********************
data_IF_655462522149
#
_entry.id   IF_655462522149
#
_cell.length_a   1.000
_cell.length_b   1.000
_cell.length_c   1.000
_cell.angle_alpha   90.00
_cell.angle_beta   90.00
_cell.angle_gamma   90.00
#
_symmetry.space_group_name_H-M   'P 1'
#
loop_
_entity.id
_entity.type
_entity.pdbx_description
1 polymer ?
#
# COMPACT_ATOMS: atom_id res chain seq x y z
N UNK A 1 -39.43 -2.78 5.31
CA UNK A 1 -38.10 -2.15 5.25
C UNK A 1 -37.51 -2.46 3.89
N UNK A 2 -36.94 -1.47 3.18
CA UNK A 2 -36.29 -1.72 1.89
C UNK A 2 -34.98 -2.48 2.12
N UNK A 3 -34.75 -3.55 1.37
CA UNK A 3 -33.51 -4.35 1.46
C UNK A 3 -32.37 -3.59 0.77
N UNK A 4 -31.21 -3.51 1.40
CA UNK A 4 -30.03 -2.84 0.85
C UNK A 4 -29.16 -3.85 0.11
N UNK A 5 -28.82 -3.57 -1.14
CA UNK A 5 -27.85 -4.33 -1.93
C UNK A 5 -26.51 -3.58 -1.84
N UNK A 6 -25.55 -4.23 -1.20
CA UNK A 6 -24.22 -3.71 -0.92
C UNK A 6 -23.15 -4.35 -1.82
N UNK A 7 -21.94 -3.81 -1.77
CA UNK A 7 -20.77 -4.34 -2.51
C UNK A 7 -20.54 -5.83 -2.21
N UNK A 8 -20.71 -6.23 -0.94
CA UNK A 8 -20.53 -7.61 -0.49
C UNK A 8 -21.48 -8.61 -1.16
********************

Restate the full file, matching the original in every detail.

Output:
data_IF_655462522149
#
_entry.id   IF_655462522149
#
_cell.length_a   1.000
_cell.length_b   1.000
_cell.length_c   1.000
_cell.angle_alpha   90.00
_cell.angle_beta   90.00
_cell.angle_gamma   90.00
#
_symmetry.space_group_name_H-M   'P 1'
#
loop_
_entity.id
_entity.type
_entity.pdbx_description
1 polymer ?
#
# COMPACT_ATOMS: atom_id res chain seq x y z
N UNK A 1 -39.43 -2.78 5.31
CA UNK A 1 -38.10 -2.15 5.25
C UNK A 1 -37.51 -2.46 3.89
N UNK A 2 -36.94 -1.47 3.18
CA UNK A 2 -36.29 -1.72 1.89
C UNK A 2 -34.98 -2.48 2.12
N UNK A 3 -34.75 -3.55 1.37
CA UNK A 3 -33.51 -4.35 1.46
C UNK A 3 -32.37 -3.59 0.77
N UNK A 4 -31.21 -3.51 1.40
CA UNK A 4 -30.03 -2.84 0.85
C UNK A 4 -29.16 -3.85 0.11
N UNK A 5 -28.82 -3.57 -1.14
CA UNK A 5 -27.85 -4.33 -1.93
C UNK A 5 -26.51 -3.58 -1.84
N UNK A 6 -25.55 -4.23 -1.20
CA UNK A 6 -24.22 -3.71 -0.92
C UNK A 6 -23.15 -4.35 -1.82
N UNK A 7 -21.94 -3.81 -1.77
CA UNK A 7 -20.77 -4.34 -2.51
C UNK A 7 -20.54 -5.83 -2.21
N UNK A 8 -20.71 -6.23 -0.94
CA UNK A 8 -20.53 -7.61 -0.49
C UNK A 8 -21.48 -8.61 -1.16